BC 1259 Kingman turquoise pendant & beads

BC 1259 Kingman turquoise pendant & beads

$2,499.00

Well known Navajo artist Happy Piasso has handcrafted this beautiful set. Solid sterling silver with genuine Kingman spiderweb turquoise. The beads measure 22″ with graduated beads intermixed with turquoise pieces. The pendant measures 3″ in total length and is 1-3/4″ at its widest point.The earrings are mounted on a silver french wire and is 1-5/8″ when worn. All the elements of this piece can all be worn separately which adds to its appeal.

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Product Description

KINGMAN SPIDER WEB TURQUOISE NECKLACE SET by: HAPPY PIASSO


Navajo Pearls are traditionally made sterling silver beads. Silver beads are a traditional art form for Diné silversmiths, and the beads have as many expressions as there are artisans. … Making the beads is a time-consuming process. Each bead begins with silver that has to be melted, rolled and cut.


Sterling silver

Is an alloy of silver containing 92.5% by weight of silver and 7.5% by weight of other metals, usually copper. The sterling silver standard has a minimum millesimal fineness of 925.

SILVER, for example 99.9% pure silver, is relatively soft, so silver is usually alloyed with copper to increase its hardness and strength. Sterling silver is prone to tarnishing, and elements other than copper can be used in alloys to reduce tarnishing, as well as casting porosity and fire scale.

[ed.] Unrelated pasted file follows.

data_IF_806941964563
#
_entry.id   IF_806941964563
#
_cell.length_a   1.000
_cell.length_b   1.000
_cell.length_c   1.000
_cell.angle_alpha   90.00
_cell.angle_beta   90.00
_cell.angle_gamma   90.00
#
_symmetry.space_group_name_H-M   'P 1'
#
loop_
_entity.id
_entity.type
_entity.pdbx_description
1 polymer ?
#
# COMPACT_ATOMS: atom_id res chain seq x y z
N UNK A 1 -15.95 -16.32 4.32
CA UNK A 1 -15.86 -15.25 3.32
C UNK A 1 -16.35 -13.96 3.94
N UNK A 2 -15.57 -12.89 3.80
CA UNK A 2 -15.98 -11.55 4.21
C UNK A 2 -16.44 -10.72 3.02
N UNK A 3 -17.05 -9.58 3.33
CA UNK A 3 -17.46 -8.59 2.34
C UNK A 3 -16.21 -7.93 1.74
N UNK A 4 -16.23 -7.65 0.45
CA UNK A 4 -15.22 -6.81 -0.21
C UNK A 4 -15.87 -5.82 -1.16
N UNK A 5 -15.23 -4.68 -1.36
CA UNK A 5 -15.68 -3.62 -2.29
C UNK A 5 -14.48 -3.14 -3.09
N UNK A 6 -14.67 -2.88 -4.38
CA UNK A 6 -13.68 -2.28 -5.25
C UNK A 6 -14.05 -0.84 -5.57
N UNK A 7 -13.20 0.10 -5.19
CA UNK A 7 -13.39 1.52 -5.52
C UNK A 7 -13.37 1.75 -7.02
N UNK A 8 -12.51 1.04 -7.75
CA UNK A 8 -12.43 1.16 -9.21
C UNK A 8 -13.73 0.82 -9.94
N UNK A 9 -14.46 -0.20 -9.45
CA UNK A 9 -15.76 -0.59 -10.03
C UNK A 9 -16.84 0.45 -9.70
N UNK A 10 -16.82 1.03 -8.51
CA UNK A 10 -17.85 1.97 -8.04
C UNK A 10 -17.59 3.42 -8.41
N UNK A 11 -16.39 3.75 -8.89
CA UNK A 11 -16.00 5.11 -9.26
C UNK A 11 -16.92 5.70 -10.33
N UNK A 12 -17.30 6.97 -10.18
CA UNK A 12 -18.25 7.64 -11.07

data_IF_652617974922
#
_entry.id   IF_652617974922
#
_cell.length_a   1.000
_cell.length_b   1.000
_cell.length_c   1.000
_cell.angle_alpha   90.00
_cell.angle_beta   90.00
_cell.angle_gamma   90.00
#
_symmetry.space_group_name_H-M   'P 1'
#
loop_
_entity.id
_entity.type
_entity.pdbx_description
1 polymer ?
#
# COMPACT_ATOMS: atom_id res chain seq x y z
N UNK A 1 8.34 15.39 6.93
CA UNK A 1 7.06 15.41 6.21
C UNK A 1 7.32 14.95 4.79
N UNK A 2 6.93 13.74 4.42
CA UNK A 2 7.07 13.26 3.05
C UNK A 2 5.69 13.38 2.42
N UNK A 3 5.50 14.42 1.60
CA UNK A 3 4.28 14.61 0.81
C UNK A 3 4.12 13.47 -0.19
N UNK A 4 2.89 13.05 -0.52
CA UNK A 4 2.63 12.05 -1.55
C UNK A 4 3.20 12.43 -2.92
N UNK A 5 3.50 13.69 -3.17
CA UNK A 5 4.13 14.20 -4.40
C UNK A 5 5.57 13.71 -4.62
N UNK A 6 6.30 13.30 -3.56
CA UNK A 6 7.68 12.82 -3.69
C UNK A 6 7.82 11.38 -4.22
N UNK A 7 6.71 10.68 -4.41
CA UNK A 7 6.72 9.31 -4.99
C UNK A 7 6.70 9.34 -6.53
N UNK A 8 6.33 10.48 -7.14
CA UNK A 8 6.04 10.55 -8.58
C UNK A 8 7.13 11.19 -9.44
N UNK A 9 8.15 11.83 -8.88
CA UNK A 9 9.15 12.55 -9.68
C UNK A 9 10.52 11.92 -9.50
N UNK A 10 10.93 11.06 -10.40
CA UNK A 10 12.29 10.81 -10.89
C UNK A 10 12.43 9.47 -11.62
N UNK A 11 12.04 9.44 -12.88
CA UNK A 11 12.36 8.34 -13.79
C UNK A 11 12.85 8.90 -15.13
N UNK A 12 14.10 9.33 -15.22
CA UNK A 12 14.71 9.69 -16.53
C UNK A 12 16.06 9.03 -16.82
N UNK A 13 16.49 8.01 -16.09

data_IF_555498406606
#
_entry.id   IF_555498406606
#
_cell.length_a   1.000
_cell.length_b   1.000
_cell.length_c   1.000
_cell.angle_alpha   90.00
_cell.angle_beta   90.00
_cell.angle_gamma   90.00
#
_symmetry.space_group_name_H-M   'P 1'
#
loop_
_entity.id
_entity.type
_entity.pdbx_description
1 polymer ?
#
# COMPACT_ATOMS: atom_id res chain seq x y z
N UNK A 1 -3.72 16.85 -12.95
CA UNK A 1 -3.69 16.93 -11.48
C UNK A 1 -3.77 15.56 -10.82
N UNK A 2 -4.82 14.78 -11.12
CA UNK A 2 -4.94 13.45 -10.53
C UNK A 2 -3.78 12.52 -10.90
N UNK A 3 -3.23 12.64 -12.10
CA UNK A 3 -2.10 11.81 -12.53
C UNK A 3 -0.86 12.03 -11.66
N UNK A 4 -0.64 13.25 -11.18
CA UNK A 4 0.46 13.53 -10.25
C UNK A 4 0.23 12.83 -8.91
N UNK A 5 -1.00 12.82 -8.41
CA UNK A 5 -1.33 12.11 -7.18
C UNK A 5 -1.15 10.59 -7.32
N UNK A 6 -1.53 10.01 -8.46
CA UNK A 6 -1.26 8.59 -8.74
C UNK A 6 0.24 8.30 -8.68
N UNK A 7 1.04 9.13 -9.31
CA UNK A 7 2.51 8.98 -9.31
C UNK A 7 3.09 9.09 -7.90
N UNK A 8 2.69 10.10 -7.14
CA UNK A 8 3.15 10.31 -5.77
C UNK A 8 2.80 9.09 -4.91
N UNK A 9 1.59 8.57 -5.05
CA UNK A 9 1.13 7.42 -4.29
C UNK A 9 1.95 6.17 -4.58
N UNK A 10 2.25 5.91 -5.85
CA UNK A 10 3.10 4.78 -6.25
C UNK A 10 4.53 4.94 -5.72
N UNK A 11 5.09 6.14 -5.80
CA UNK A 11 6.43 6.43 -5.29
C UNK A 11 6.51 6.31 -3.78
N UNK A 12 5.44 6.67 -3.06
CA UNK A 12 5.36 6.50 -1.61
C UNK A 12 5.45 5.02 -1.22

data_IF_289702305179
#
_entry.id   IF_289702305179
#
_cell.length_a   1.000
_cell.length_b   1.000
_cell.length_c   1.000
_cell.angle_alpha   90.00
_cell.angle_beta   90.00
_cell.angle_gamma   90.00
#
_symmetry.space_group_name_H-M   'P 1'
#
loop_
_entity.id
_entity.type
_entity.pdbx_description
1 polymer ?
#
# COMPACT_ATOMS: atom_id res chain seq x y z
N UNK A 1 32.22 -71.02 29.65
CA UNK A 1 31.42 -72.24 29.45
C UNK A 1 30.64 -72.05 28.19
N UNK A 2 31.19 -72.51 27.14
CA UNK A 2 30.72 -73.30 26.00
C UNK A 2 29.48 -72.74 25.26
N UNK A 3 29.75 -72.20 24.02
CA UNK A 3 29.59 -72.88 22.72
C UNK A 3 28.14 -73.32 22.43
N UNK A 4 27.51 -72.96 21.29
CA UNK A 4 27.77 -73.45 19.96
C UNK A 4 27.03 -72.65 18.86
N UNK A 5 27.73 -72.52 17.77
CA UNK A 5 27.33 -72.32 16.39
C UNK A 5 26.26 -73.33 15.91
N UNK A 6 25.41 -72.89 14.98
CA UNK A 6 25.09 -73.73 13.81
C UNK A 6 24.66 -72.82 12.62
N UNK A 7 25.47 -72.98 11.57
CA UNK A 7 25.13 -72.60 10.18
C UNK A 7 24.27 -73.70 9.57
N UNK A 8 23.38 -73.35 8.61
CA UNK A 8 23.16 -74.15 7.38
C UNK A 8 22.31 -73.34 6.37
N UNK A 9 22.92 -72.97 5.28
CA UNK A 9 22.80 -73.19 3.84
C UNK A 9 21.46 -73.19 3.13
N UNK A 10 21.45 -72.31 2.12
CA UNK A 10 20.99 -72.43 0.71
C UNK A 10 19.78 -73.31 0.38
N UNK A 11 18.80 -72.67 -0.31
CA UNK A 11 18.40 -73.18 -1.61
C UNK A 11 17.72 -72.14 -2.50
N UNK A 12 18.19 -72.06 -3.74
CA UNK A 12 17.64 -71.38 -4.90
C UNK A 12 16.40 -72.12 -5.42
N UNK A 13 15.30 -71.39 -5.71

Oxidized silver (black coloring in the silver) is a process that many jewelers use to give sterling silver a black patina. It gives the jewelry an antique or tarnished look. The process consists of taking clean sterling silver and using a chemical (liver of sulphur) to treat it to speed up the tarnishing effect


Kingman Turquoise originates in the Mineral Park Mining District near Kingman, Arizona. One of the largest domestic turquoise mines, it is found in a large open pit copper mine in the high desert country. The Kingman Mine district was first mined by Native Americans; it was part of the most extensive prehistoric workings in Arizona.

However, modern production of turquoise dates back to the 1880’s when James Haas rediscovered the area. Natural Kingman Turquoise ranges in color from light to very dark blue and sometimes tints of green. Matrix can range from white, light brown to black and frequently flecked with pyrite and occasionally quartz. The most famous stones from this mine are rounded bright blue nuggets with black matrix. Few turquoise mines produced nuggets, especially of this quality. In its high-grade form it has always been considered among the top-quality American turquoise. This high blue color has become a “color standard” in the industry, reflected by the name “Kingman Blue”. However, much of the turquoise from Kingman occurs as seams, masses and veins, rather than in nugget form. Besides the nugget form, the most desirable Kingman turquoise is a deep blue with molybdenum pyrite; also, deep blue with pyrite as well as in a “bird’s eye” pattern with “water web” matrix.

The mine is currently owned & Operated by the Colbaugh family’s company, Colbaugh Processing. While old natural Kingman turquoise is rare, they have recently gone back into older sections of the Kingman mine and are bringing out some new natural Kingman Turquoise. Although there are quantities of this fine natural deep blue turquoise available, the largest percentage of turquoise mined at Kingman is being treated or stabilized. There are several other names for the turquoise coming out of the Kingman mining district: Ithaca Peak, Old Man Mine, Kingman Duval, Courtland, The Wall and Turquoise Mountain, just to mention a few.

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